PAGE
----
The interview with the person who had worked in the construction business, revealed that along the Black Sea coast, "there are hundreds, maybe thousands of illegal buildings and construction sites". "It is all because of corruption and the justice system. No one can touch the Mutras or the judges who are in their pocket".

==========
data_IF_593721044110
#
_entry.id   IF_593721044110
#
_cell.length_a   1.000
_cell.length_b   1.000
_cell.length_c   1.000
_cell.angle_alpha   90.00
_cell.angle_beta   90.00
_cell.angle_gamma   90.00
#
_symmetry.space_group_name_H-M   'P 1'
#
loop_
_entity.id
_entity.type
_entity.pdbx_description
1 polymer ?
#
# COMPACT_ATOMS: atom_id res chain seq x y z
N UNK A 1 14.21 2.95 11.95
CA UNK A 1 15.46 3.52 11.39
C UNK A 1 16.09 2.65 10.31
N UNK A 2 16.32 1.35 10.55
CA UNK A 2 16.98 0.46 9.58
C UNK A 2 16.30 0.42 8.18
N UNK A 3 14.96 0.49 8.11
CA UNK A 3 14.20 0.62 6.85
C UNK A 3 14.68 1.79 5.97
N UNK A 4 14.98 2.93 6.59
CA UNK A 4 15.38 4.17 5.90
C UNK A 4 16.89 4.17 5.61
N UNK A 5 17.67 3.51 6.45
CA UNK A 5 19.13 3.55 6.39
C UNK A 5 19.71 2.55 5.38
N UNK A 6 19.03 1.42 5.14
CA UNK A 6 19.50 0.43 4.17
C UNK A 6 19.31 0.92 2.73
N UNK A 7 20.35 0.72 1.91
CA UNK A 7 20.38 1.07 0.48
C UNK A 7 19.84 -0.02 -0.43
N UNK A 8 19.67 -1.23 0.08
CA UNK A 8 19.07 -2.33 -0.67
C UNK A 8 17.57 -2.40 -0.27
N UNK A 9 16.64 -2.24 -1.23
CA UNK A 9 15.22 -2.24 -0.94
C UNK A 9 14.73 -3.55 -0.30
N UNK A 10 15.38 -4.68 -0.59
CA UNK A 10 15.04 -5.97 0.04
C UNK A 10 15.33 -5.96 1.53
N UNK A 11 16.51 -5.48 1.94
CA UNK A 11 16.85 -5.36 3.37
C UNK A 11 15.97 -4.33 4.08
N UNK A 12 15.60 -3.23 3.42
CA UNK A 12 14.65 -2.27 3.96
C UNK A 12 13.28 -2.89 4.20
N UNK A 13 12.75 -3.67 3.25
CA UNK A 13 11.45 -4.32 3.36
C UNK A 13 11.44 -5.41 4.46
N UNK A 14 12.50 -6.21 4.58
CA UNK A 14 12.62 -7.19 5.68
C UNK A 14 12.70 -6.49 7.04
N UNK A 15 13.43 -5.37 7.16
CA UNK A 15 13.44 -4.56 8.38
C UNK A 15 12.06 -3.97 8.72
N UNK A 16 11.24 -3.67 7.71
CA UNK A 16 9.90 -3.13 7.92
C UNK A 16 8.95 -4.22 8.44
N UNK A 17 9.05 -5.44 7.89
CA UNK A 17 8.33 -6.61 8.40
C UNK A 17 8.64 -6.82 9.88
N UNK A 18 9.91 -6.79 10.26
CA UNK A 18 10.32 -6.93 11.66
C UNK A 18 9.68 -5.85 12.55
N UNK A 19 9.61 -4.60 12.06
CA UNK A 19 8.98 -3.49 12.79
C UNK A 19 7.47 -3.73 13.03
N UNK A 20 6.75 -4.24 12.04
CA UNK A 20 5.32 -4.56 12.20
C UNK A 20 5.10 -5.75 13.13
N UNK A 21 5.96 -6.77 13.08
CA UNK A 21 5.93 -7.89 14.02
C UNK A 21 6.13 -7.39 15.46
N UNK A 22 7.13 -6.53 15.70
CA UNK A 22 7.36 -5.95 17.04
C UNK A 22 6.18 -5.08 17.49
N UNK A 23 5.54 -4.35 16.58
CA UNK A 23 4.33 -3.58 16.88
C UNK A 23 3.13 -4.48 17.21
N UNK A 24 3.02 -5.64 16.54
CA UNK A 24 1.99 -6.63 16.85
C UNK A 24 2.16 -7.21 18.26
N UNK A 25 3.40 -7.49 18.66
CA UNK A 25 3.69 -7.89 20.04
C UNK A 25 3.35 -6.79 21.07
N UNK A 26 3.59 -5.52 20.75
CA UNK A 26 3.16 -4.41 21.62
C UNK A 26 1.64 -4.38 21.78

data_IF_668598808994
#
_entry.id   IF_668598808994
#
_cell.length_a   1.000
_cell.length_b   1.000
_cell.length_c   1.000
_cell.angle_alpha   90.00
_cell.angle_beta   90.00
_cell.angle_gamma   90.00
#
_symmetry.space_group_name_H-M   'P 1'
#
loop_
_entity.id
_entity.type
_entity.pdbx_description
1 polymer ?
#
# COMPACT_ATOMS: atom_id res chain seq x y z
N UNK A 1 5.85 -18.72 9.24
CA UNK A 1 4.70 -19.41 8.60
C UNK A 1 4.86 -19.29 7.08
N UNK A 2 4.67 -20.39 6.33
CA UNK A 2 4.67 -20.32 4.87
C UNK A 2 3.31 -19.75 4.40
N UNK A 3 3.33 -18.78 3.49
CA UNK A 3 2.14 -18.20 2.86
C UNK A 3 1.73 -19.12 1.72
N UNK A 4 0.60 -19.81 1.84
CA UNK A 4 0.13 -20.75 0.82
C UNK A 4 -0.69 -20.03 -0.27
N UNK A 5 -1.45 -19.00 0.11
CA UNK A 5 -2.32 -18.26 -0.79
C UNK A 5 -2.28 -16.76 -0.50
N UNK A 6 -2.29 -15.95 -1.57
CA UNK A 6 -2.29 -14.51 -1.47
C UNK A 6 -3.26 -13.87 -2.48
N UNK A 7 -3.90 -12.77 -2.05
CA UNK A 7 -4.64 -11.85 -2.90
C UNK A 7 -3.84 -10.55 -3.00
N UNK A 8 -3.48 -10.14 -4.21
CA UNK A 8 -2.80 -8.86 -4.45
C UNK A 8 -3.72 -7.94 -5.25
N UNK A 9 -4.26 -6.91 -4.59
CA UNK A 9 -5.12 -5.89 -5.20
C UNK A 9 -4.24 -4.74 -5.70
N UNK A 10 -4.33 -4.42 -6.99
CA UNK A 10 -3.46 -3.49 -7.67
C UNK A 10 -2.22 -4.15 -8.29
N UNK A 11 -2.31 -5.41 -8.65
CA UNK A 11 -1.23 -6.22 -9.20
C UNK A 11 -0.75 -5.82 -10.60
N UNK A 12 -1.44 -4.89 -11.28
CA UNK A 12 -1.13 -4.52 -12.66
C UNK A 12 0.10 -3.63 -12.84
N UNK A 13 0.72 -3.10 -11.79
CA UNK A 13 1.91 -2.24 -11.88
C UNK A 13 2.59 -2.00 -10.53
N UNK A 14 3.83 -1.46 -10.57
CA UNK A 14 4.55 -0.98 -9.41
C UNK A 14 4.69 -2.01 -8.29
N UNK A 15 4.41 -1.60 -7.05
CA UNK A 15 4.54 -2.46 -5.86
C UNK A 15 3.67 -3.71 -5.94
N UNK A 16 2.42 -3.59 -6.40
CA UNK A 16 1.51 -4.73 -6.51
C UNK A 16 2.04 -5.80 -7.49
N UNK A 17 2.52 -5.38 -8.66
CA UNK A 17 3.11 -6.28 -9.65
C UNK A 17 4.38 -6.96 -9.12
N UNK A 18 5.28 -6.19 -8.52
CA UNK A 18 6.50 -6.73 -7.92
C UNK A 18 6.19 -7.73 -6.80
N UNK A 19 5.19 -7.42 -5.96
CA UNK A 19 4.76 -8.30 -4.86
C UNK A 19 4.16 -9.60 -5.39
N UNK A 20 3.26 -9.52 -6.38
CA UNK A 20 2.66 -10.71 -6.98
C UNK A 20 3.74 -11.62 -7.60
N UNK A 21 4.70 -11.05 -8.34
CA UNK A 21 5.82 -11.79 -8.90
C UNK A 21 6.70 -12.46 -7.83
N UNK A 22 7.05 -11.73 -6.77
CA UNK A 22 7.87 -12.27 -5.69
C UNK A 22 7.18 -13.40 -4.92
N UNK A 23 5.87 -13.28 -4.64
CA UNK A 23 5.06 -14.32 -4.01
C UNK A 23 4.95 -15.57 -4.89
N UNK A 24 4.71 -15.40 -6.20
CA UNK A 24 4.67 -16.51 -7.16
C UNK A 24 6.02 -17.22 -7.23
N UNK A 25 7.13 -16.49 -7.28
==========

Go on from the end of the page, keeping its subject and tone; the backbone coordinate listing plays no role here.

The environmental impacts of tourism were discussed with the workers of environmental organisations working on the Black Sea and its coast. They did not have specific information of effects in the town of Saint Vlas as none had projects there, so the conversations were of quite general nature of impacts in the Black Sea coast: how the masses of tourists that flock the shores every July and August affect the quality of the air because of air transport and private cars, that the small airports of Varna and Bourgas cannot cope with the amount of passengers that come and go during high season and even building temporary terminals has been suggested. The amount of private cars on the coast is increasing every summer, not just because of Bulgarians but because masses of tourists from Greece, Romania, Ukraine and Russia come by car. All the sewage and waste from the tourists pollute the sea because of insufficient waste management. When asked about any positive stories on the coast, the other interviewee mentioned the case of Irakli, a beach and nature reserve 30km north of Saint Vlas. The beach and the river that flows through it are protected areas, with the riverbanks providing a living environment for different wildlife. Still, a developer started building, destroying many parts of the river and the vegetation. This caused a big opposition even from people living in Sofia, the capital. The EU demanded that these environmental violations have to be stopped. People and organisations held protests and prevented the builders to continue and eventually the beach was saved and it is still protected with no 'developments' being constructed. Bulgaria had to face the European Court of Justice and pay heavy fines.